The Belarusian star has cooled off since the hot start, but she's definitely in the mix, as her current world No. 1 ranking would suggest.
Radwanska does not possess a big game, but always seems to be hanging around as the result of defense and timely shots. She's currently ranked second in the world after reaching her first career Grand Slam final last month, when she gave way to the mighty Serena at Wimby.
Kvitova and Kerber, ranked fifth and sixth, respectively, are the best left- handed women on the planet. The 2011 Wimbledon and WTA Championships winner Kvitova broke through with her first title of 2012 two weeks ago by winning it all on a hardcourt in Montreal, while Kerber simply continues to climb the charts, which will happen when you post eight wins against top-10 competition in one season.
The German Kerber, who was last weekend's Cincinnati runner-up to the former French Open champion Li, reached her first-ever major semifinal last year in New York, which wound up setting the stage for her tremendous 2012 campaign.
Stosur will be on hand as the defending champ, but her game has been just average since reaching a French Open semi a couple months ago. The super-fit Aussie stunned Serena in last year's U.S. Open finale for her first-ever major title.
Just don't expect a repeat performance this year.
As for Li, let's just say she hadn't been playing her best tennis since capturing the French Open last year.
But the veteran Chinese star has really picked up her game in recent weeks.
Li surprised in Montreal two weeks ago by making it to the final, where she lost to Kvitova, and rebounded beautifully from that setback by going all the way last week in Cincy. The 30-year-old veteran came from behind to best the sturdy Kerber in three sets in the finale at the Western & Southern event for her first title of 2012.
Back over to the fellas again.
Federer, Djokovic and Murray won't be the only studs in Flushing, where they can expect challenges from the likes of David "The Beast" Ferrer, former Aussie Open runner-up Jo-Willy Tsonga, former Wimbledon finalist Tomas Berdych and former U.S. Open champ Juan Martin del Potro.
Del Potro, who upset Djokovic in the bronze-medal match in London after losing to Federer in an epic 4-hour, 26-minute Olympic semifinal, is the only player not named Federer (2004-08), Djokovic (2011) or Nadal (2010) to win the U.S. Open title over the last eight years.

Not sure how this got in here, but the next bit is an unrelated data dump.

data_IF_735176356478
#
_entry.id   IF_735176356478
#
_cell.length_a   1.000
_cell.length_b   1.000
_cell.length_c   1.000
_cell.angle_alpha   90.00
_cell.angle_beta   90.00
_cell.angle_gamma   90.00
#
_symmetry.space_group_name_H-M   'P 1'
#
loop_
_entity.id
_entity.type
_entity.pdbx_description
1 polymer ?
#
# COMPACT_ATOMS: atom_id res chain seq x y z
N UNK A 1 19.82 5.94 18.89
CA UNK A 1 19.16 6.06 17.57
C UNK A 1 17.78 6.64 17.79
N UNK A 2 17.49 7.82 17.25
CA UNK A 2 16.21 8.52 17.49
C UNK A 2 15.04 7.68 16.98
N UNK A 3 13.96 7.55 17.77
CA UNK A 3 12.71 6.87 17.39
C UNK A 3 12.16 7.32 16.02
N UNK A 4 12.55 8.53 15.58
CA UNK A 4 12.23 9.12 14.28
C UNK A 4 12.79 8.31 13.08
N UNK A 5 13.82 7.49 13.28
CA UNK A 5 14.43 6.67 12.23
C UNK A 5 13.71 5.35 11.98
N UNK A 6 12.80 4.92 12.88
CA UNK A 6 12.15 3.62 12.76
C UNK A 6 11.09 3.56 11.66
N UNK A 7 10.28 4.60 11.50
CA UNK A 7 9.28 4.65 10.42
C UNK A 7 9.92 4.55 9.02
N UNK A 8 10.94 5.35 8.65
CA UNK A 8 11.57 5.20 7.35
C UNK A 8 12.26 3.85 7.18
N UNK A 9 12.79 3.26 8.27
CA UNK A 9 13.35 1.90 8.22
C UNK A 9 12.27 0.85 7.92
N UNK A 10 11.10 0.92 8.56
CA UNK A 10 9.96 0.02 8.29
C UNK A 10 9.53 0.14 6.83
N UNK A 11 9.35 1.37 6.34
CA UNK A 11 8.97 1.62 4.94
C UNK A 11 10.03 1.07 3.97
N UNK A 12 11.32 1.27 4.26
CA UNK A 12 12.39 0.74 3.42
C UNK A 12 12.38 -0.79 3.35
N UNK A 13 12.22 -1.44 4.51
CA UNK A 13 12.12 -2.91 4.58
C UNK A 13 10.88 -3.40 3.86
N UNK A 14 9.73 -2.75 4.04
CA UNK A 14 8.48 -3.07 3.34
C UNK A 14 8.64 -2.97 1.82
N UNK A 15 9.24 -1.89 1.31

The tall Argentine is one of the hardest-working players on tour and would love to prove that 2009 was no fluke. "DelPo" came from behind to beat Federer in five sets in the Open final three years ago, which prevented the supreme Swiss from winning an unprecedented (in the Open Era) sixth straight U.S. Open championship.
Some other men to keep an eye on in Flushing are a pair of massive servers -- 6-foot-10 American John Isner and rising Canadian bruiser Milos Raonic. Isner has beaten both Federer (Davis Cup in Switzerland) and Djokovic (a semifinal at Indian Wells) this year, while the 21-year-old Raonic is a top-10 star in the making.
Is American Mardy Fish in the mix? Probably not. He's been getting his game together over the last couple of months after being sidelined for a few months with fatigue-like symptoms that ultimately led him to a minor (if that's possible) heart procedure.
Aside from Federer, Djokovic and del Potro, two other former men's champs also will be in the field -- former No. 1 players Andy Roddick (2003) and Lleyton Hewitt (2001) -- but neither one should figure into the equation this time around.
The women's field in Flushing will feature five former champions in Stosur, Serena, Sharapova, three-time winner Kim Clijsters and two-time champ Venus Williams, a former No. 1 who hasn't reached a U.S. Open final in 10 years, or since losing to her little sister in 2002.
The tennis career of Clijsters will officially come to end in New York. The Belgian wife and mother "retired" from the WTA in 2007 to start a family, only to return to the game in the summer of 2009.
Clijsters stunned the tennis world by capturing her second U.S. Open title in '09, then repeated the following year to give her a third straight title in Flushing. After winning the title in 2005, Clijsters missed the Open from 2006-08 because of injuries and/or "retirement" before returning for the big wins in '09 and '10.
The 29-year-old star missed last year's U.S. Open because of injury, which means she's seeking a fourth title there in her last four trips, as the outgoing Belgian star hasn't lost a U.S. Open match since 2003 when she fell at the hands of former top-ranked great Justine Henin in an all-Belgian final.
The former No. 1 Clijsters is quietly riding a 21-match winning streak on the hardcourts at the USTA Billie Jean King National Tennis Center.
Note: The all-time women's leaders in U.S. Open titles are Norwegian- born/naturalized American Molla Mallory, who piled up eight such championships from 1915-26, and the great Helen Wills (aka Helen Wills Moody), who tallied seven in a nine-year span from 1923-1931 in the Amateur Era.
The women's Open Era U.S. Open queens are Chris Evert (six), Steffi Graf (five) and Martina Navratilova (four).
Time for some picks.
Tough, tough call here for the men, but I'm going with Federer to make it Open title No. 6. For the women, you gotta go with another hot hand in Serena.
The 132nd men's edition and 126th women's edition of the U.S. Open will commence Monday in New York.